Suppose I invite you to enter a teletransporter for an exciting adventure in space travel. In this teletransporter a copy will be made of every cell in your body. Whilst your brain and body are destroyed on Earth, a new being, a facsimile, will appear almost instantly on Planet Zog. No need for a tedious journey in a space craft. The recreated person on Planet Zog will look indistinguishable from you, it will have all your memories?
But will it be you?
‘Personal Identity’ is one of the most puzzling areas in philosophy. Many philosophers have grappled with it, from John Locke in the 17th Century to Derek Parfit in the 20th.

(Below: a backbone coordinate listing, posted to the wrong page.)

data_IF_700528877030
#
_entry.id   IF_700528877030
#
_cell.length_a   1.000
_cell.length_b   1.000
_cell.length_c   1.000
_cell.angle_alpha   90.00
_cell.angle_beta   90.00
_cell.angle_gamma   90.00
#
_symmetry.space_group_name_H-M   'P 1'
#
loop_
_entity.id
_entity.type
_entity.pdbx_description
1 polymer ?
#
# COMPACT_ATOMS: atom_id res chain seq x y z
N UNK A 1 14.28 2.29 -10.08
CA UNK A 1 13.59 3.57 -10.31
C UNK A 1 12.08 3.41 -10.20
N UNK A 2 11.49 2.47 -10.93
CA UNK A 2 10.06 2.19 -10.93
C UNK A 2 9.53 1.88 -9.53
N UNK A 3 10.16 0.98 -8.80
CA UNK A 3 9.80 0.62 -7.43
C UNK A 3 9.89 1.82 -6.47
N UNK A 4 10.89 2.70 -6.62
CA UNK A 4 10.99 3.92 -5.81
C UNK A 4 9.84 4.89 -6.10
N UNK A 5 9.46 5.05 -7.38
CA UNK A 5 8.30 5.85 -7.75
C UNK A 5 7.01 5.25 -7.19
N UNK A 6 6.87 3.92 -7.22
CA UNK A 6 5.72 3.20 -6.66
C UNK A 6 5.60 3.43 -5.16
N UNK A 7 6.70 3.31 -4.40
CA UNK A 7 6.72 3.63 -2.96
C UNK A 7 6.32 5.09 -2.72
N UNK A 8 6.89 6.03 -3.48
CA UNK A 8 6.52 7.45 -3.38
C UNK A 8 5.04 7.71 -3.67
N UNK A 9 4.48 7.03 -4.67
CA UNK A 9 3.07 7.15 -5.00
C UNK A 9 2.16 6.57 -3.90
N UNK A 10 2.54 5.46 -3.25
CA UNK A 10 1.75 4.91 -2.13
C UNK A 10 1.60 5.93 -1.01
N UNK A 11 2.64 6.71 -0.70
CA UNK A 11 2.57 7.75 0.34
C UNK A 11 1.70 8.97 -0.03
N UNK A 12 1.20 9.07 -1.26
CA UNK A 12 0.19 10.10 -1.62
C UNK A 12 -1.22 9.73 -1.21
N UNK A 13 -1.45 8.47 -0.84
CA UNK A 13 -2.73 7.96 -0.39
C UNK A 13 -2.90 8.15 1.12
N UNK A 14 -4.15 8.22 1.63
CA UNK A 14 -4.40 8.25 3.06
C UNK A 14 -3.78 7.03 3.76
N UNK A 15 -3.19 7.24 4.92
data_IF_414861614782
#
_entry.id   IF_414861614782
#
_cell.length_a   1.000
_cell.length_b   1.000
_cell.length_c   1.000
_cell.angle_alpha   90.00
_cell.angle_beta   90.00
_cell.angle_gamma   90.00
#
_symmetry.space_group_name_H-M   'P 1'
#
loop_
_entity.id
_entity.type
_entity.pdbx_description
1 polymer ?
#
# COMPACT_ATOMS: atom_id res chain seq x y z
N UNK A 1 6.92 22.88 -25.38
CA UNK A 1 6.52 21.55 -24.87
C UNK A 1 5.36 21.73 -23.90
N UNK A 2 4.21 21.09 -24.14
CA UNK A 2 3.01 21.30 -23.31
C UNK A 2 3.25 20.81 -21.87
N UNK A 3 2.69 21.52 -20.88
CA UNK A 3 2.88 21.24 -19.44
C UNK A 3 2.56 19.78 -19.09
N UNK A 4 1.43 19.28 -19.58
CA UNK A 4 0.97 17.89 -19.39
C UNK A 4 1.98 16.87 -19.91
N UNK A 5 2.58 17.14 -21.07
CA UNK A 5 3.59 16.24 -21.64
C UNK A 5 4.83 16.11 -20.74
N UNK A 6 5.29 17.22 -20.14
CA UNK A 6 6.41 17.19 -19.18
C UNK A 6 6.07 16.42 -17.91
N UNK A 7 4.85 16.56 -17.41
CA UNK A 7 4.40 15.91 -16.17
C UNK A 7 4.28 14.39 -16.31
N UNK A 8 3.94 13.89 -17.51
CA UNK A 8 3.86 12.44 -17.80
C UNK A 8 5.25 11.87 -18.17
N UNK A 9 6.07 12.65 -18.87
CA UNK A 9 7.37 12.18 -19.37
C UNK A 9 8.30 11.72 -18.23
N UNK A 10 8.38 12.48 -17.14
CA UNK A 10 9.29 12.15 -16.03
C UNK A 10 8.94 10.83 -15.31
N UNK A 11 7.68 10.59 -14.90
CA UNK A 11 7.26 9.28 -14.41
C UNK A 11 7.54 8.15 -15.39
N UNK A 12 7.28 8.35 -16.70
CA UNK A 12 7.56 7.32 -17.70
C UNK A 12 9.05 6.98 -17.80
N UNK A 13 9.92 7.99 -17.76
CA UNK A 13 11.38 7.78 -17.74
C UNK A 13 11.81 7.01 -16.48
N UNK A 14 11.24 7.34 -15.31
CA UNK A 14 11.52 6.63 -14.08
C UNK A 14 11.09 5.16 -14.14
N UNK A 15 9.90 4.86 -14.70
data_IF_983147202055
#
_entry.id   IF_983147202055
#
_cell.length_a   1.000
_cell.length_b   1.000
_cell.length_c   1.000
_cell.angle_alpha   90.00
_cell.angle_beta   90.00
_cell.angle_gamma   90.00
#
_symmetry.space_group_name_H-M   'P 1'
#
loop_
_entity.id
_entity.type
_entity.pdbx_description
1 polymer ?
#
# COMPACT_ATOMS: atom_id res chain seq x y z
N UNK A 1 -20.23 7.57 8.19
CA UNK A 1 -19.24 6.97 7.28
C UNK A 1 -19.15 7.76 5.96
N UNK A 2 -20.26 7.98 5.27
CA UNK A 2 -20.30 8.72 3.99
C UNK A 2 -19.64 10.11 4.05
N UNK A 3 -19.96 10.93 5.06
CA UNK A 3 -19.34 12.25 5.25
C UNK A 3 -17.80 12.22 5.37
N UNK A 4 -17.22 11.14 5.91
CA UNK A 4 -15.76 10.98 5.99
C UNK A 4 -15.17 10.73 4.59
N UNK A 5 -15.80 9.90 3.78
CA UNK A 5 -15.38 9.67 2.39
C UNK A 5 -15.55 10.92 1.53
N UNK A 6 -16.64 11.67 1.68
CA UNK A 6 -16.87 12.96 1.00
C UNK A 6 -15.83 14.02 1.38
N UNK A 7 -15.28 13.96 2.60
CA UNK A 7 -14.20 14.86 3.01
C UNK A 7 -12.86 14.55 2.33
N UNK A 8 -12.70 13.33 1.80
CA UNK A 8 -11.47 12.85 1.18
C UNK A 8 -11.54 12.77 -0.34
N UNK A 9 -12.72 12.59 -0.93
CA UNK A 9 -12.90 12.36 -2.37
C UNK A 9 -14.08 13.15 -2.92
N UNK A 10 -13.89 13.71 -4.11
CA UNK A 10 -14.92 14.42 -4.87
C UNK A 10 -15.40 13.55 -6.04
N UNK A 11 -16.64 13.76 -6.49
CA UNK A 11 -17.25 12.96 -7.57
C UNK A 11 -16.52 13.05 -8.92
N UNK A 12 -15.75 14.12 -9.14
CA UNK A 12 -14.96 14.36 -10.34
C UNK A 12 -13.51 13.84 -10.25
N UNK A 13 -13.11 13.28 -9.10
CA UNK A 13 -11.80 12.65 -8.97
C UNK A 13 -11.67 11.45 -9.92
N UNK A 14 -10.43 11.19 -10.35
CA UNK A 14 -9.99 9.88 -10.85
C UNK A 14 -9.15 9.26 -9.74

To test our intuitions about personal identity, philosophers have come up with weird and wonderful thought experiments. Locke asked us to imagine that a prince and a cobbler swapped souls, so that the memories of the prince were in the body of the cobbler and vice-versa. Parfit asked us to imagine what would happen if a brain was split in two, with the two hemispheres being implanted in two separate bodies.
There’s much at stake; the issue matters. Your position on Personal Identity may affect how you regard the past – should a person be punished for an act that was committed a decade earlier? It may affect how you view the future – should you bother to put money into a pension scheme or splurge everything so as to have fun today? How you view Personal Identity might even affect your attitude to death.